The last big test

Posted by on April 22, 2014 in Articles, Progress | 0 comments

The last big test

This post originally appeared on Progress Online.

Labour should be aiming for steady progress rather than huge gains in next month’s local elections

The European and local elections next month will be the last big test of UK-wide public opinion before the general election in May 2015.

The headline result from these polls will be who wins the largest share of the national vote in the European parliament election. The contest appears to be between Labour and the United Kingdom Independence party, with the interesting situation that the conventional Westminster wisdom is that Ukip will win, but every poll so far showing Labour in the lead. The Conservatives are expected to come third and the Liberal Democrats to suffer a near-death experience. The climate is very different to what it was at the last European election in June 2009, where the expenses scandal and economic collapse produced an extremely bleak situation for Labour with a humiliating vote share of 15.7 per cent and 13 members of the European parliament. Things, as the song goes, can only get better.

In the 2014 elections, a three-way tie with Ukip and the Tories with about 24 per cent of the vote would yield Labour 20-22 seats – and Labour should be able to hope for more than that, although the party will not get the sort of 38-40 per cent support it enjoys in national polls because some normally Labour voters tend to support smaller parties such as the Greens in European elections. The two members of the European parliament elected in 2009 under the banner of the British National party will almost certainly be defeated, so whatever else happens there is some good news to come from these elections. The results in Scotland will no doubt be analysed (probably overanalysed) for what they might tell us about the independence referendum.

When looking for the political message from a set of local elections there are two key measurements. One is the area where the elections are taking place, and the other is what happened the last time the seats were contested. The 2013 county elections took place disproportionately in Tory England, while the battleground in 2014 is more on Labour’s turf in London, the metropolitan boroughs and a scatter of unitary and district councils (there will also be local elections for Northern Ireland’s 11 new local authorities).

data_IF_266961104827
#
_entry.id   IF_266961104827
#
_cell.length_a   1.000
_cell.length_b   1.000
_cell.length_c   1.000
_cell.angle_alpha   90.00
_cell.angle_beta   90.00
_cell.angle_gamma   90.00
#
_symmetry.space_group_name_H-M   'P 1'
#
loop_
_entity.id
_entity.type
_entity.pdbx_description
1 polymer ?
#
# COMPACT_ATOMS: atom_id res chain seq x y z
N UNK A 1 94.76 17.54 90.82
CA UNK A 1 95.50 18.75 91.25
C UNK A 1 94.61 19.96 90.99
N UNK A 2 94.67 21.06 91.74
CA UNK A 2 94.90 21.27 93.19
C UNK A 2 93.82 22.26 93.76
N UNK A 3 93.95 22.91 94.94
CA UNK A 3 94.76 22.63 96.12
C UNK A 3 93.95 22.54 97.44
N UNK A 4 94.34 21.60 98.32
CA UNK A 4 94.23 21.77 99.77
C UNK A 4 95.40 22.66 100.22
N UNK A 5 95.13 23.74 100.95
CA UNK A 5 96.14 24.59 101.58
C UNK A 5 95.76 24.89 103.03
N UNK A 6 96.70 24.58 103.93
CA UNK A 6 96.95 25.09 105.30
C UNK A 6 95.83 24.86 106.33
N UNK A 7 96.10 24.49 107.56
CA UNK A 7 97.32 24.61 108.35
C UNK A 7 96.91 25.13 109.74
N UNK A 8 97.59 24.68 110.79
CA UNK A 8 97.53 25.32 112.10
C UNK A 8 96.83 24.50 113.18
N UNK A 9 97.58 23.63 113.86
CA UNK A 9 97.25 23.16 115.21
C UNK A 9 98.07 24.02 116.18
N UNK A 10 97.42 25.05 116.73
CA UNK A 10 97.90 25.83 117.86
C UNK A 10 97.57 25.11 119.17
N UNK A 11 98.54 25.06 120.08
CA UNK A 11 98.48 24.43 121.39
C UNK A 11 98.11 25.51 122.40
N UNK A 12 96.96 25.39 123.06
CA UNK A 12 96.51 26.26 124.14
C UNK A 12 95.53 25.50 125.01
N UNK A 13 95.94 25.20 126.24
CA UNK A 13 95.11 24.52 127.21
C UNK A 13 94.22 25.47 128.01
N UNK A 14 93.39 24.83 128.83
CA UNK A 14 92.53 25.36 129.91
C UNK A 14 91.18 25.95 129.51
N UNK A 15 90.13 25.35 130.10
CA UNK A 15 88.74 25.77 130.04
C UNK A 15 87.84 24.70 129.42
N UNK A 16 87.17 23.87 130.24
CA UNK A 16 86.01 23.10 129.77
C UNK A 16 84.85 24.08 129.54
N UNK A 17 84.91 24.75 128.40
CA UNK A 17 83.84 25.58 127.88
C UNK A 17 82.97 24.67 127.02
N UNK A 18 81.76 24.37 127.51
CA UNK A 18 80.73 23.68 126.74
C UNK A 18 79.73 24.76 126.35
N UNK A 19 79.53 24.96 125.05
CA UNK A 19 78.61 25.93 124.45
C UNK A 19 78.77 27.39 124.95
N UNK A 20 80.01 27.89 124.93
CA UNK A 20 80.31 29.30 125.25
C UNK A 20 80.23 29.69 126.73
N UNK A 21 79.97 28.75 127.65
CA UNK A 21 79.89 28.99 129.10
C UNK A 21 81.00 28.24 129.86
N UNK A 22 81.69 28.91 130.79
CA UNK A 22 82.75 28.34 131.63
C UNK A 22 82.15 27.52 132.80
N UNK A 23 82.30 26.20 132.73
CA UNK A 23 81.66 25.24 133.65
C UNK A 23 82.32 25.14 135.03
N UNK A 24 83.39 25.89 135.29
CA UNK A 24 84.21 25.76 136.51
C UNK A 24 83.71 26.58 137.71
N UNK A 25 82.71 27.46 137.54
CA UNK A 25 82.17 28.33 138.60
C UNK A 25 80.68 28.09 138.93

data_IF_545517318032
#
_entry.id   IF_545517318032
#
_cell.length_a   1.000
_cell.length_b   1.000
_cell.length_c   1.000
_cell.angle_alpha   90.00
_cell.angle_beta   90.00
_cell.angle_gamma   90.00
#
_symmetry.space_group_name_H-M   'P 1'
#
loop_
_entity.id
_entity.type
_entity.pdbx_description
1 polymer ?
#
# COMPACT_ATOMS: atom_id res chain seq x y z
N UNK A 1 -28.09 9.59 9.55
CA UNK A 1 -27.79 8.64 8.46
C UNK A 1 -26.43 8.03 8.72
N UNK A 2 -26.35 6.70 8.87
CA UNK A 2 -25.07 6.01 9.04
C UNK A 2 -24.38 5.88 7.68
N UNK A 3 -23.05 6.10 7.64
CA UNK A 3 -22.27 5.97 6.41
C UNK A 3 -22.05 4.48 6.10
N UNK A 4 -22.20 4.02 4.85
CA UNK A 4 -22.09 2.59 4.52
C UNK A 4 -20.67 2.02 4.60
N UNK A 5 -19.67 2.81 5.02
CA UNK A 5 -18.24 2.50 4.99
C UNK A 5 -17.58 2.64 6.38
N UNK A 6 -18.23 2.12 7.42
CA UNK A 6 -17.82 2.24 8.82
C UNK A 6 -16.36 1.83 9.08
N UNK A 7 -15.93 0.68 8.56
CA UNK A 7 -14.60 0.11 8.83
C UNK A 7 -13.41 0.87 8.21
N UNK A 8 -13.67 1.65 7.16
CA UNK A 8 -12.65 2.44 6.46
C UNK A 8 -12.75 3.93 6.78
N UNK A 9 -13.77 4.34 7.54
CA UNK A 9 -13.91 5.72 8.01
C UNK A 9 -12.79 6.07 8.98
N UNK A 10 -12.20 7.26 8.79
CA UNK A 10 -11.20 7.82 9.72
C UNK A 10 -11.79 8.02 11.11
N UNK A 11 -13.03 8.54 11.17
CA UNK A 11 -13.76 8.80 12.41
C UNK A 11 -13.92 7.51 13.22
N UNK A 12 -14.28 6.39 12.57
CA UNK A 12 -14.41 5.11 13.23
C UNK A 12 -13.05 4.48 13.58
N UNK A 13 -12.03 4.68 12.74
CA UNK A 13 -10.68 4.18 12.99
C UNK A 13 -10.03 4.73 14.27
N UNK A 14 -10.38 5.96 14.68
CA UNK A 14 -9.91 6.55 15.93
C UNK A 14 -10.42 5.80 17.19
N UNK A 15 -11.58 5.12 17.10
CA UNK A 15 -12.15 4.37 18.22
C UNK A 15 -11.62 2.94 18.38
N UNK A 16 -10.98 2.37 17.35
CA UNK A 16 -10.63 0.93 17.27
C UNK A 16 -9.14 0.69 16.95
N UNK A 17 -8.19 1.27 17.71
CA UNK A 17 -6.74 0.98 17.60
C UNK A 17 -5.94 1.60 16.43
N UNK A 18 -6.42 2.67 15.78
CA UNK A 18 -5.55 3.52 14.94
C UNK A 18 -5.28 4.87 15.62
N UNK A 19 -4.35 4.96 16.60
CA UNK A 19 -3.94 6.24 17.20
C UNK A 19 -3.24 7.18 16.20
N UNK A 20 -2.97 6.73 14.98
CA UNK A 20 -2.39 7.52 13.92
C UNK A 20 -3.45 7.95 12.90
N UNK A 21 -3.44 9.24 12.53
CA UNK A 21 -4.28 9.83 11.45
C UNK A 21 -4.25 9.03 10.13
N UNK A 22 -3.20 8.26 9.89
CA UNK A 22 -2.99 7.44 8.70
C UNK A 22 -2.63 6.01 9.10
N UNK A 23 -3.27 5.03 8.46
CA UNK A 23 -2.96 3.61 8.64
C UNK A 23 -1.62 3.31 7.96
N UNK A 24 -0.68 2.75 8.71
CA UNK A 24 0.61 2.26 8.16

Labour’s performance in 2010, in contrast with the 2009 elections, was not too bad. The higher turnout caused by having the general election on the same day as the local elections meant that Labour did not suffer from differential turnout because its supporters are harder to get to the polls. The party’s local election gains in London were stronger than expected, helped by the relatively low general election swing in the capital. Labour gained control in 10 London boroughs, adding to its successful defence of the seven councils whose majorities survived the bad results in 2006. Controlling 17 of the 32 boroughs is a similar result to previous reasonably good years like 1986, 1994 and 1998. Labour has limited room for expansion in 2014 in terms of gaining control of new councils.

Labour’s easiest target is Harrow, where the party lost control in 2013 thanks to a local split. Repeating the 2010 result would be enough, but there is room to gain several seats too. The next easiest is probably Redbridge, despite the fact that Labour has never had a majority in that east London borough in its 50-year history. Labour already runs Merton on a minority basis (the Conservatives split here, with several defections to Ukip) and in 2010 it reduced the Conservative majority in neighbouring Croydon to four seats, but these south London councils are a little harder than they look. To win, Labour has little room for error because the result will hang on small numbers of marginal wards in each place. A victory in Hammersmith and Fulham would be a particular prize, given that it is a Tory ‘flagship’ council pursuing aggressive social engineering of the sort that has made Wandsworth safely Conservative. It needs a relatively small swing, but the demographic trends and Tory organisation provide strong headwinds. Labour is also targeting Barnet, although outright control would be an excellent result even with the council’s unpopular Conservative regime. In Labour boroughs such as Haringey, Brent and Camden the party will be hoping for strong gains from the Liberal Democrats. Labour mayors should be easily re-elected in Hackney, Lewisham and Newham and assembly member John Biggs is putting up a strong challenge to independent mayor Lutfur Rahman in Tower Hamlets.